Pakistan, the world’s fifth biggest importer of arms, continues to rely on the US and China to acquire the majority of its weapons, says a report by Strategic Defence Intelligence (SDI).
Titled ‘Future of the Pakistani Defense Industry-Market Attractiveness, Competitive Landscape and Forecasts to 2022’, the report outlines the current and future trends of the Pakistani defence industry.
The nation’s indigenous defence manufacturing industry supplies the majority of the low and mid-market technology systems but possesses limited capabilities to meet the country’s requirements for advanced defence systems. Pakistan, as a result, largely relies on technologically advanced countries such as the US and China for arms imports.
China was the country's primary arms supplier from 2012 to 2016, while they also signed agreements with the US for the procurement of F-16 fighters, AH-1Z Cobra attack helicopters and missiles, states the report.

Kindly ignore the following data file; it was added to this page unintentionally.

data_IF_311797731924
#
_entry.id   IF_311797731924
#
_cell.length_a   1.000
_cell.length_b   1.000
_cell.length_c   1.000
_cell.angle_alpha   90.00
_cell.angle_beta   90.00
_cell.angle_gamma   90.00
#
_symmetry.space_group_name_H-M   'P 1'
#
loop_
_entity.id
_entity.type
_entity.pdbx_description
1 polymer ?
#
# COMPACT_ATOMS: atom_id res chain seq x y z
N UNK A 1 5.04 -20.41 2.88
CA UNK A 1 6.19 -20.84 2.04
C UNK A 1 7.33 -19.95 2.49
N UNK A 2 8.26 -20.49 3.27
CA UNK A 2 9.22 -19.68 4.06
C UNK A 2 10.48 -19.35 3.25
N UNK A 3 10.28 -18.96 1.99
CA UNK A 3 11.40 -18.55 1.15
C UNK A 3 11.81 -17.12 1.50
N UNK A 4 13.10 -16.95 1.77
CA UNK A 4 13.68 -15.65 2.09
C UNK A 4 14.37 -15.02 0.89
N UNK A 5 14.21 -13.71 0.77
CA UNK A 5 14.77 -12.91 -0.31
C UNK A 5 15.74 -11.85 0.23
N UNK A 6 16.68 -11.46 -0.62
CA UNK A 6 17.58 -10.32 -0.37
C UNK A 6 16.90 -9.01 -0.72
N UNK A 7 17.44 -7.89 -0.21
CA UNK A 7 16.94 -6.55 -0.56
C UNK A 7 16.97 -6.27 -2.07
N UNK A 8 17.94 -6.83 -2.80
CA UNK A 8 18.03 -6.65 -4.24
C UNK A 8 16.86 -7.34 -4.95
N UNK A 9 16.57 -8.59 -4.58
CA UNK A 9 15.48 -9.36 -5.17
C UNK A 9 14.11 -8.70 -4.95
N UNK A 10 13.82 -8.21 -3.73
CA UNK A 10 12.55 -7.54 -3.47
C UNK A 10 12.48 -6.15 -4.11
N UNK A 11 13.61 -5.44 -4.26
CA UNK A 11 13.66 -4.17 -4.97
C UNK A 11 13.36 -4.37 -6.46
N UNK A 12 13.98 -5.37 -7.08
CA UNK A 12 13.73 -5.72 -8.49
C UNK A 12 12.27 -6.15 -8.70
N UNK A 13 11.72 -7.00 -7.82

Arms exports from Pakistan are, however, anticipated to grow over the next five years as the nation begins to develop state-of-the-art defence systems such as battle tanks, trainers, unmanned aerial vehicles (UAVs), and missile operations.
Pakistan allows foreign firms to enter its defence market through foreign military sales (FMS) and joint venture (JV) agreements. Unstable political and social conditions, as well as widespread corruption in the defence procurement programmes, however, make the industry unattractive for foreign original equipment manufacturers (OEMs), adds the report.